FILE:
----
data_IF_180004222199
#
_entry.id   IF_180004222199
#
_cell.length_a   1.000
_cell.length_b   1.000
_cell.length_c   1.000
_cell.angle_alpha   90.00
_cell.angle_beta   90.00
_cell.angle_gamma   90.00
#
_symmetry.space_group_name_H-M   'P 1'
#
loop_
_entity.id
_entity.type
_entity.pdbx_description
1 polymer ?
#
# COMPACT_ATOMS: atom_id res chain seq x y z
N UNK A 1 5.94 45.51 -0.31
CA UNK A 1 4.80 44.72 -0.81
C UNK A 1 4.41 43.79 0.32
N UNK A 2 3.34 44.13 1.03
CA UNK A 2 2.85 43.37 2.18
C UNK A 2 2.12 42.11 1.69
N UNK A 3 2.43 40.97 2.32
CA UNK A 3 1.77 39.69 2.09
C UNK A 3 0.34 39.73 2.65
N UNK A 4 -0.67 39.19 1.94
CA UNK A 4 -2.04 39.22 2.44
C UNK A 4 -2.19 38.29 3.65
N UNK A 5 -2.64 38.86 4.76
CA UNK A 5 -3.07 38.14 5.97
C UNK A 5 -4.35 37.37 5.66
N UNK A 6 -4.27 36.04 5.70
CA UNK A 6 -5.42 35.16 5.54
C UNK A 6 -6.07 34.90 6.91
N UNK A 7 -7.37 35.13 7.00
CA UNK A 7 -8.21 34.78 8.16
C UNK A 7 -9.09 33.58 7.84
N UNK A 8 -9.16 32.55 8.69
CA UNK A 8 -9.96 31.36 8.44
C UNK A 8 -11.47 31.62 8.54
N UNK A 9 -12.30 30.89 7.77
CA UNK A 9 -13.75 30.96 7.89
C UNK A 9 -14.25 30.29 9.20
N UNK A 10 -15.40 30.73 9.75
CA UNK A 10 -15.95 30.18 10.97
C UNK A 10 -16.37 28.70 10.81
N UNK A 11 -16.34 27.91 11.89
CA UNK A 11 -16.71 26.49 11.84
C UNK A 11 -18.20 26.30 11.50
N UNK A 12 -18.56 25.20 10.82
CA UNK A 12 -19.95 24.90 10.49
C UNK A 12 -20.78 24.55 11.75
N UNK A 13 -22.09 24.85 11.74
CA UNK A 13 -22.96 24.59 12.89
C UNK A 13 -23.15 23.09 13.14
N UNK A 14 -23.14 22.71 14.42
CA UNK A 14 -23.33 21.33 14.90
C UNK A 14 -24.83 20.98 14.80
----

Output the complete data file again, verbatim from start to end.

data_IF_180004222199
#
_entry.id   IF_180004222199
#
_cell.length_a   1.000
_cell.length_b   1.000
_cell.length_c   1.000
_cell.angle_alpha   90.00
_cell.angle_beta   90.00
_cell.angle_gamma   90.00
#
_symmetry.space_group_name_H-M   'P 1'
#
loop_
_entity.id
_entity.type
_entity.pdbx_description
1 polymer ?
#
# COMPACT_ATOMS: atom_id res chain seq x y z
N UNK A 1 5.94 45.51 -0.31
CA UNK A 1 4.80 44.72 -0.81
C UNK A 1 4.41 43.79 0.32
N UNK A 2 3.34 44.13 1.03
CA UNK A 2 2.85 43.37 2.18
C UNK A 2 2.12 42.11 1.69
N UNK A 3 2.43 40.97 2.32
CA UNK A 3 1.77 39.69 2.09
C UNK A 3 0.34 39.73 2.65
N UNK A 4 -0.67 39.19 1.94
CA UNK A 4 -2.04 39.22 2.44
C UNK A 4 -2.19 38.29 3.65
N UNK A 5 -2.64 38.86 4.76
CA UNK A 5 -3.07 38.14 5.97
C UNK A 5 -4.35 37.37 5.66
N UNK A 6 -4.27 36.04 5.70
CA UNK A 6 -5.42 35.16 5.54
C UNK A 6 -6.07 34.90 6.91
N UNK A 7 -7.37 35.13 7.00
CA UNK A 7 -8.21 34.78 8.16
C UNK A 7 -9.09 33.58 7.84
N UNK A 8 -9.16 32.55 8.69
CA UNK A 8 -9.96 31.36 8.44
C UNK A 8 -11.47 31.62 8.54
N UNK A 9 -12.30 30.89 7.77
CA UNK A 9 -13.75 30.96 7.89
C UNK A 9 -14.25 30.29 9.20
N UNK A 10 -15.40 30.73 9.75
CA UNK A 10 -15.95 30.18 10.97
C UNK A 10 -16.37 28.70 10.81
N UNK A 11 -16.34 27.91 11.89
CA UNK A 11 -16.71 26.49 11.84
C UNK A 11 -18.20 26.30 11.50
N UNK A 12 -18.56 25.20 10.82
CA UNK A 12 -19.95 24.90 10.49
C UNK A 12 -20.78 24.55 11.75
N UNK A 13 -22.09 24.85 11.74
CA UNK A 13 -22.96 24.59 12.89
C UNK A 13 -23.15 23.09 13.14
N UNK A 14 -23.14 22.71 14.42
CA UNK A 14 -23.33 21.33 14.90
C UNK A 14 -24.83 20.98 14.80